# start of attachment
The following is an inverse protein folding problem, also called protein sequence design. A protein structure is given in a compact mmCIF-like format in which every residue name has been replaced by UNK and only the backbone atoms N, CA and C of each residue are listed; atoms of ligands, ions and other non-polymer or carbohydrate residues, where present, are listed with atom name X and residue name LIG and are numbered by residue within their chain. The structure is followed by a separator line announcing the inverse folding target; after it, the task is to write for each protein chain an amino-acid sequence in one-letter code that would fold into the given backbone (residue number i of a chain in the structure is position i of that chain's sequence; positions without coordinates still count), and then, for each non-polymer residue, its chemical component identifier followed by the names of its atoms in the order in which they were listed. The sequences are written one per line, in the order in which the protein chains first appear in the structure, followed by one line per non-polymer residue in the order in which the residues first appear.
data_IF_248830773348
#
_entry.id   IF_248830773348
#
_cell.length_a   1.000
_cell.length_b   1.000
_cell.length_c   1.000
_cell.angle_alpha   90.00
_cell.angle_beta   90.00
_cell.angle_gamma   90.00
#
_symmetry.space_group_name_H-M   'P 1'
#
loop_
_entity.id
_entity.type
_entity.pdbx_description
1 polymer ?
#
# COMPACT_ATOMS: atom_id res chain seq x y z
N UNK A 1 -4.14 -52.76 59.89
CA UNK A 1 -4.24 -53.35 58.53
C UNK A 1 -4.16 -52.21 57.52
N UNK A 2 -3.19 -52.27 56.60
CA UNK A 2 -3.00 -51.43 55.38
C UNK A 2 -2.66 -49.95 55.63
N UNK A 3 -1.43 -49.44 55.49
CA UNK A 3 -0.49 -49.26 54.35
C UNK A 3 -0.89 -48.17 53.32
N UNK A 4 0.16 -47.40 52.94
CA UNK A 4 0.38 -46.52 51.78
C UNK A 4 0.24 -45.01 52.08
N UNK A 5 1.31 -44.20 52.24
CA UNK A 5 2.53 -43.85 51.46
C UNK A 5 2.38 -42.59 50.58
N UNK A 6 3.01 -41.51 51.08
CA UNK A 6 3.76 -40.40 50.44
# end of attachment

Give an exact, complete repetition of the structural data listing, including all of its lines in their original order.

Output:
The following is an inverse protein folding problem, also called protein sequence design. A protein structure is given in a compact mmCIF-like format in which every residue name has been replaced by UNK and only the backbone atoms N, CA and C of each residue are listed; atoms of ligands, ions and other non-polymer or carbohydrate residues, where present, are listed with atom name X and residue name LIG and are numbered by residue within their chain. The structure is followed by a separator line announcing the inverse folding target; after it, the task is to write for each protein chain an amino-acid sequence in one-letter code that would fold into the given backbone (residue number i of a chain in the structure is position i of that chain's sequence; positions without coordinates still count), and then, for each non-polymer residue, its chemical component identifier followed by the names of its atoms in the order in which they were listed. The sequences are written one per line, in the order in which the protein chains first appear in the structure, followed by one line per non-polymer residue in the order in which the residues first appear.
data_IF_248830773348
#
_entry.id   IF_248830773348
#
_cell.length_a   1.000
_cell.length_b   1.000
_cell.length_c   1.000
_cell.angle_alpha   90.00
_cell.angle_beta   90.00
_cell.angle_gamma   90.00
#
_symmetry.space_group_name_H-M   'P 1'
#
loop_
_entity.id
_entity.type
_entity.pdbx_description
1 polymer ?
#
# COMPACT_ATOMS: atom_id res chain seq x y z
N UNK A 1 -4.14 -52.76 59.89
CA UNK A 1 -4.24 -53.35 58.53
C UNK A 1 -4.16 -52.21 57.52
N UNK A 2 -3.19 -52.27 56.60
CA UNK A 2 -3.00 -51.43 55.38
C UNK A 2 -2.66 -49.95 55.63
N UNK A 3 -1.43 -49.44 55.49
CA UNK A 3 -0.49 -49.26 54.35
C UNK A 3 -0.89 -48.17 53.32
N UNK A 4 0.16 -47.40 52.94
CA UNK A 4 0.38 -46.52 51.78
C UNK A 4 0.24 -45.01 52.08
N UNK A 5 1.31 -44.20 52.24
CA UNK A 5 2.53 -43.85 51.46
C UNK A 5 2.38 -42.59 50.58
N UNK A 6 3.01 -41.51 51.08
CA UNK A 6 3.76 -40.40 50.44